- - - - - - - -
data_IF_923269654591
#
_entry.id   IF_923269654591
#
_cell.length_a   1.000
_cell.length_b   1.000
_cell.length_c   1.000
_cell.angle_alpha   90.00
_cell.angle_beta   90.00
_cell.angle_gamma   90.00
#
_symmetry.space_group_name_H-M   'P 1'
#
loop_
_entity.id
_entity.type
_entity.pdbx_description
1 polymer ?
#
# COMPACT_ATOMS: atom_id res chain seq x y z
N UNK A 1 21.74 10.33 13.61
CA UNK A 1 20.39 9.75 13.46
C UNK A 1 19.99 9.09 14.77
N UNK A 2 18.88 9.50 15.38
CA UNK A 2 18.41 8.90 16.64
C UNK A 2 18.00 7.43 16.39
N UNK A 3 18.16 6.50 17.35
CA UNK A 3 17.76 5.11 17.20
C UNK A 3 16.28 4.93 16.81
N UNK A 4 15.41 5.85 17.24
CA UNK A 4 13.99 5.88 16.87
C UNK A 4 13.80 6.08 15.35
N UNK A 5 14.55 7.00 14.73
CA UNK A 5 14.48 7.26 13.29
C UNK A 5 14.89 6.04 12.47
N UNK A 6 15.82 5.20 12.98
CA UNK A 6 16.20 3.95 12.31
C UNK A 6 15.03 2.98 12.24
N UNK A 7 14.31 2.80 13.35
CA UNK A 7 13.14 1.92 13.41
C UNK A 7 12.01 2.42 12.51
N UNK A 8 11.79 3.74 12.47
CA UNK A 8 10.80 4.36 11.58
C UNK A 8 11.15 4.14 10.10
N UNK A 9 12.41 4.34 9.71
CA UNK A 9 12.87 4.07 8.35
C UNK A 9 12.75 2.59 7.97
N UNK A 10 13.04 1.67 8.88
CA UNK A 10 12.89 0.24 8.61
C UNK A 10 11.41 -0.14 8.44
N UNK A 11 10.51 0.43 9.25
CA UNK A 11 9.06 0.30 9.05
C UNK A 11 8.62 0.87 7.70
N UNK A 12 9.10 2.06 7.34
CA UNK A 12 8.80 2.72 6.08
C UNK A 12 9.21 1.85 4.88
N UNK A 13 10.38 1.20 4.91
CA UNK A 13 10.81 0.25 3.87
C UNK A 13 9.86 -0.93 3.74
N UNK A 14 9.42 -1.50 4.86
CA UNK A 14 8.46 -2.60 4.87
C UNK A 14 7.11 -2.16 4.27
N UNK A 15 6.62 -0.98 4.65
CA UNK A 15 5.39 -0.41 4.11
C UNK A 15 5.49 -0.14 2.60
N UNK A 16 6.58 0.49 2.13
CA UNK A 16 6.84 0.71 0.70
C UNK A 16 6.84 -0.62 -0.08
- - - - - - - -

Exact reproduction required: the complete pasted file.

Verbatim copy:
data_IF_923269654591
#
_entry.id   IF_923269654591
#
_cell.length_a   1.000
_cell.length_b   1.000
_cell.length_c   1.000
_cell.angle_alpha   90.00
_cell.angle_beta   90.00
_cell.angle_gamma   90.00
#
_symmetry.space_group_name_H-M   'P 1'
#
loop_
_entity.id
_entity.type
_entity.pdbx_description
1 polymer ?
#
# COMPACT_ATOMS: atom_id res chain seq x y z
N UNK A 1 21.74 10.33 13.61
CA UNK A 1 20.39 9.75 13.46
C UNK A 1 19.99 9.09 14.77
N UNK A 2 18.88 9.50 15.38
CA UNK A 2 18.41 8.90 16.64
C UNK A 2 18.00 7.43 16.39
N UNK A 3 18.16 6.50 17.35
CA UNK A 3 17.76 5.11 17.20
C UNK A 3 16.28 4.93 16.81
N UNK A 4 15.41 5.85 17.24
CA UNK A 4 13.99 5.88 16.87
C UNK A 4 13.80 6.08 15.35
N UNK A 5 14.55 7.00 14.73
CA UNK A 5 14.48 7.26 13.29
C UNK A 5 14.89 6.04 12.47
N UNK A 6 15.82 5.20 12.98
CA UNK A 6 16.20 3.95 12.31
C UNK A 6 15.03 2.98 12.24
N UNK A 7 14.31 2.80 13.35
CA UNK A 7 13.14 1.92 13.41
C UNK A 7 12.01 2.42 12.51
N UNK A 8 11.79 3.74 12.47
CA UNK A 8 10.80 4.36 11.58
C UNK A 8 11.15 4.14 10.10
N UNK A 9 12.41 4.34 9.71
CA UNK A 9 12.87 4.07 8.35
C UNK A 9 12.75 2.59 7.97
N UNK A 10 13.04 1.67 8.88
CA UNK A 10 12.89 0.24 8.61
C UNK A 10 11.41 -0.14 8.44
N UNK A 11 10.51 0.43 9.25
CA UNK A 11 9.06 0.30 9.05
C UNK A 11 8.62 0.87 7.70
N UNK A 12 9.10 2.06 7.34
CA UNK A 12 8.80 2.72 6.08
C UNK A 12 9.21 1.85 4.88
N UNK A 13 10.38 1.20 4.91
CA UNK A 13 10.81 0.25 3.87
C UNK A 13 9.86 -0.93 3.74
N UNK A 14 9.42 -1.50 4.86
CA UNK A 14 8.46 -2.60 4.87
C UNK A 14 7.11 -2.16 4.27
N UNK A 15 6.62 -0.98 4.65
CA UNK A 15 5.39 -0.41 4.11
C UNK A 15 5.49 -0.14 2.60
N UNK A 16 6.58 0.49 2.13
CA UNK A 16 6.84 0.71 0.70
C UNK A 16 6.84 -0.62 -0.08